Yet financial help has also come from family. David and Jane were very relieved when both received inheritances from their parents when they passed, first from David’s father, and then from Jane’s family.
David’s younger sister Bonnie has been a steadfast supporter for David. Bonnie was born 16 years after David and has always been close to her older brother. From the start, Bonnie and her husband were very caring toward Holly, Joshua, and Drew, and worried about their futures. They generously purchased a large life insurance policy on David and Jane for the benefit of their children. Even more giving, Bonnie turned over her inheritance from their father in David’s favor. David and Jane were truly touched by the selfless gestures on Bonnie and her husband’s part. Bonnie also is named the successor trustee of David and Jane’s trust as well as the children’s special needs trusts.
The Mandy’s family planning has several complex factors, including levels of government assistance. Holly is working and managing well in her married life. Yet both Holly and Peter earn low wages. Holly is considered high functioning with a mild disability. Due to Holly’s full-time work, she no longer receives any government benefits either in monthly income (SSI or SSDI) or other Medicaid benefits such as transportation and food stamps. Joshua also functions well in many areas despite his mild cognitive impairment, and he no longer receives any government benefits.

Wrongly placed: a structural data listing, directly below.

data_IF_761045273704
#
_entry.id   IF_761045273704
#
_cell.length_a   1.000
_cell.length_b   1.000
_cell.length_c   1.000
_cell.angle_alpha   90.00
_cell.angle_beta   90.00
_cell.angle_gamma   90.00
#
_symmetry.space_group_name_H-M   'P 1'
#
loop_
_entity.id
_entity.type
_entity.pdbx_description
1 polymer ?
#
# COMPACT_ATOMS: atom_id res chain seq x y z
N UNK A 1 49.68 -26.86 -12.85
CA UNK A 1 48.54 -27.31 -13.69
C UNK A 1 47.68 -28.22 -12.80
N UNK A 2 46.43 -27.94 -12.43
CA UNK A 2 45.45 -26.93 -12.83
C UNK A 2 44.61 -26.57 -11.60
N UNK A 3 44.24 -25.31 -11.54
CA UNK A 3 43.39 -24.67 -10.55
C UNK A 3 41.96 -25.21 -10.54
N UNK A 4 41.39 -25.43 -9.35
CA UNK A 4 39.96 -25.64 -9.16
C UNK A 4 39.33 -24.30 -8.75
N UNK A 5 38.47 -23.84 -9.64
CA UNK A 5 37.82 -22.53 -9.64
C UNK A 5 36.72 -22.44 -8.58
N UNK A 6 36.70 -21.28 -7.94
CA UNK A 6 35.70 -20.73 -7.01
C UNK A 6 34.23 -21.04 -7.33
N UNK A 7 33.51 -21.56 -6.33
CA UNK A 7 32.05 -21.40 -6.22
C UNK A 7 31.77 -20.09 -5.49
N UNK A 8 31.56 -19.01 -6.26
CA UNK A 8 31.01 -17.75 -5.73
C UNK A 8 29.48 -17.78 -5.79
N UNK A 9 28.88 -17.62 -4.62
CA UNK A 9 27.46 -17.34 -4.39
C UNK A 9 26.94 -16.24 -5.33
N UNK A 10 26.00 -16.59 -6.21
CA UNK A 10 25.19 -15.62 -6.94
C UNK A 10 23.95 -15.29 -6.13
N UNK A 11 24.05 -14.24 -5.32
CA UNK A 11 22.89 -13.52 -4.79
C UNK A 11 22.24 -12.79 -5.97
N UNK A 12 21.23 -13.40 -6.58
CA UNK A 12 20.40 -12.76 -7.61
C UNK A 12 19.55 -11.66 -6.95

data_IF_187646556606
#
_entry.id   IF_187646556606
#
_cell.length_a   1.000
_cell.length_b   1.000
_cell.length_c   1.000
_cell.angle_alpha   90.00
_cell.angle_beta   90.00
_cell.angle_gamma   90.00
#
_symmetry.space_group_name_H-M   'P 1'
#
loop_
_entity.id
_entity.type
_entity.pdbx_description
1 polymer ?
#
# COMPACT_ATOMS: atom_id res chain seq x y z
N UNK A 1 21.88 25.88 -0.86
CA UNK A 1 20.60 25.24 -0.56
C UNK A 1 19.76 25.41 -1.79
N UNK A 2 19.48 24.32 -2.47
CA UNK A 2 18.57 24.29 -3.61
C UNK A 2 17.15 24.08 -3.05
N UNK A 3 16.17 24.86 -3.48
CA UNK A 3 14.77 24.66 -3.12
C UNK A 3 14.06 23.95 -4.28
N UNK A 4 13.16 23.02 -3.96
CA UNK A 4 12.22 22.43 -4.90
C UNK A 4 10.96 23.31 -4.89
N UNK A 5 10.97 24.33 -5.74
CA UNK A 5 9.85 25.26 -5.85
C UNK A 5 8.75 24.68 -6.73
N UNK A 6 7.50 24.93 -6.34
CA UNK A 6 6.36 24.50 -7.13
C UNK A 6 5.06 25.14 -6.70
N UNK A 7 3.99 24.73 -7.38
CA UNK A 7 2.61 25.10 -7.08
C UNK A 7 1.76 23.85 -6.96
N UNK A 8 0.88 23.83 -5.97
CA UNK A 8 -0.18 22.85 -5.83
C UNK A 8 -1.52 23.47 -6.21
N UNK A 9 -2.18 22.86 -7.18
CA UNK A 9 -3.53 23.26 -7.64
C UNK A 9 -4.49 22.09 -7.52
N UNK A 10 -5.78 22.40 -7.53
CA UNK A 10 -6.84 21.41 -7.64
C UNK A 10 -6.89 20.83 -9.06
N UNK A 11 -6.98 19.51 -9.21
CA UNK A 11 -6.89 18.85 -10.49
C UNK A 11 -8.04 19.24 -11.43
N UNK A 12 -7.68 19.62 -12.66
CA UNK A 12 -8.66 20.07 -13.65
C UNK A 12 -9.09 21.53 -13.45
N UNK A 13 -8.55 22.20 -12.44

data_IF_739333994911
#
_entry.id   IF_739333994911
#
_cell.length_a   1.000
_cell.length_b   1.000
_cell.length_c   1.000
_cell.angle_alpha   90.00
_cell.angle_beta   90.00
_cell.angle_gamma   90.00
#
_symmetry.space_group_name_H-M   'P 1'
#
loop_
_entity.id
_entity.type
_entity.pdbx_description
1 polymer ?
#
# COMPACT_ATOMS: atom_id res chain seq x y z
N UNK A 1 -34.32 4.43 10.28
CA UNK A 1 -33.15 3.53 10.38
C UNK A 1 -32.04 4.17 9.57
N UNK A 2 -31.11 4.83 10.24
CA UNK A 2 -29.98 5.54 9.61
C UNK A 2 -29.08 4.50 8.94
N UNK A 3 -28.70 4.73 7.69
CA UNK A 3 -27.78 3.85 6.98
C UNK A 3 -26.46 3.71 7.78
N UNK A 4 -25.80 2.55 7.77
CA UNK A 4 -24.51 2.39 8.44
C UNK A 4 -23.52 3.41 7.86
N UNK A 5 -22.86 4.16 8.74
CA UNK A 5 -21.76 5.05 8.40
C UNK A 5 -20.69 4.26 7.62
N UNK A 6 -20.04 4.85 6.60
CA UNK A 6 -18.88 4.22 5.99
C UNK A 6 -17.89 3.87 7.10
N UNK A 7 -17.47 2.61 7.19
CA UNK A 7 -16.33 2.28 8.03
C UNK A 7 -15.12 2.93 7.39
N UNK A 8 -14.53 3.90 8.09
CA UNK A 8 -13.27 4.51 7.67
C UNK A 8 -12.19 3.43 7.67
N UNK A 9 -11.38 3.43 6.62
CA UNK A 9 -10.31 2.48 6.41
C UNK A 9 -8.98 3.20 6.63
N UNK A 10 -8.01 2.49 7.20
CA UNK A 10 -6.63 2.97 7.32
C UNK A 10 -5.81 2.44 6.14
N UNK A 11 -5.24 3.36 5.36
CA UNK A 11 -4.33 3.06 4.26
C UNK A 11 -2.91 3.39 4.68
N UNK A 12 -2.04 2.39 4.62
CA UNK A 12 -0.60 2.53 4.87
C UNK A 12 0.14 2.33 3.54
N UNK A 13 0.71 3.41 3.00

Holly and Joshua’s wages unfortunately do not allow them to be financially independent, and they still need their trusts, funded by David and Jane upon their passing. David and Jane have amended their trusts as necessary for their children’s needs. All three children were equal beneficiaries of their parent’s estate when their plan was first set up in 1992. Since then, Holly and Joshua have continued to be employed and do not require as much care. Drew is completely dependent. David and Jane are leaving a greater percentage of their estate now for Drew’s trust.